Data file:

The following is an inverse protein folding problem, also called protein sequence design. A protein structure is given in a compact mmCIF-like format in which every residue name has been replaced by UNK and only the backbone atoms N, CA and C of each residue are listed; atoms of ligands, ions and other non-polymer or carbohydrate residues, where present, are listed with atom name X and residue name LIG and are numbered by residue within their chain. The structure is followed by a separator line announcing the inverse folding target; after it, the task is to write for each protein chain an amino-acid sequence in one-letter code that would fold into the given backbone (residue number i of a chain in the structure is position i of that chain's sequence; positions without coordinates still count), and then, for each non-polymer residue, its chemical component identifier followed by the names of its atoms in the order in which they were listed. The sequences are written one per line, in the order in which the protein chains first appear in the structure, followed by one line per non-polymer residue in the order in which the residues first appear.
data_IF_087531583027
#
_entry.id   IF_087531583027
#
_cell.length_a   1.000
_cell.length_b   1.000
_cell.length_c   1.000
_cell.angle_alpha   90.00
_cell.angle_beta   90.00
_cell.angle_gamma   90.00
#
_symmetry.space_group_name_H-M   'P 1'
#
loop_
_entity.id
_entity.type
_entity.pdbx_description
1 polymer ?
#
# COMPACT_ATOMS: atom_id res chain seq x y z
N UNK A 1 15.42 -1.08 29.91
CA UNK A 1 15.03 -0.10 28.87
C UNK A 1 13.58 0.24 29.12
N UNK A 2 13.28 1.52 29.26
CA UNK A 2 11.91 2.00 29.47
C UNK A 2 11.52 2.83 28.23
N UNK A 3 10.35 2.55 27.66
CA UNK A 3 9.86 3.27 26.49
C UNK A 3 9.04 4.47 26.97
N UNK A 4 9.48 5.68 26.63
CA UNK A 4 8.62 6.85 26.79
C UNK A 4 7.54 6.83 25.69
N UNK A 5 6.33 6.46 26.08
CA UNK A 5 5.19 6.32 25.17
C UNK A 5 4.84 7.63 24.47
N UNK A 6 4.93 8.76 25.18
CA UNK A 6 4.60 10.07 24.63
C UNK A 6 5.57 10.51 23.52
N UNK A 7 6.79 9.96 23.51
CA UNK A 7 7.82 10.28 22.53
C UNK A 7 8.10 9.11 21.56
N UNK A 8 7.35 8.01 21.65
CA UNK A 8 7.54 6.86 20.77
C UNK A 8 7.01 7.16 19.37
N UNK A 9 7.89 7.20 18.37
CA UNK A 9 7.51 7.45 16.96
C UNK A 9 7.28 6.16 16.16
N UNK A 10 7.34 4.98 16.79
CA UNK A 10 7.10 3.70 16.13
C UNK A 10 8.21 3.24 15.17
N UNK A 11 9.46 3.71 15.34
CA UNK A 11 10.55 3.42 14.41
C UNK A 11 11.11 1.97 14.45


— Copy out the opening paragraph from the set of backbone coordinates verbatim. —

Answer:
The following is an inverse protein folding problem, also called protein sequence design. A protein structure is given in a compact mmCIF-like format in which every residue name has been replaced by UNK and only the backbone atoms N, CA and C of each residue are listed; atoms of ligands, ions and other non-polymer or carbohydrate residues, where present, are listed with atom name X and residue name LIG and are numbered by residue within their chain. The structure is followed by a separator line announcing the inverse folding target; after it, the task is to write for each protein chain an amino-acid sequence in one-letter code that would fold into the given backbone (residue number i of a chain in the structure is position i of that chain's sequence; positions without coordinates still count), and then, for each non-polymer residue, its chemical component identifier followed by the names of its atoms in the order in which they were listed. The sequences are written one per line, in the order in which the protein chains first appear in the structure, followed by one line per non-polymer residue in the order in which the residues first appear.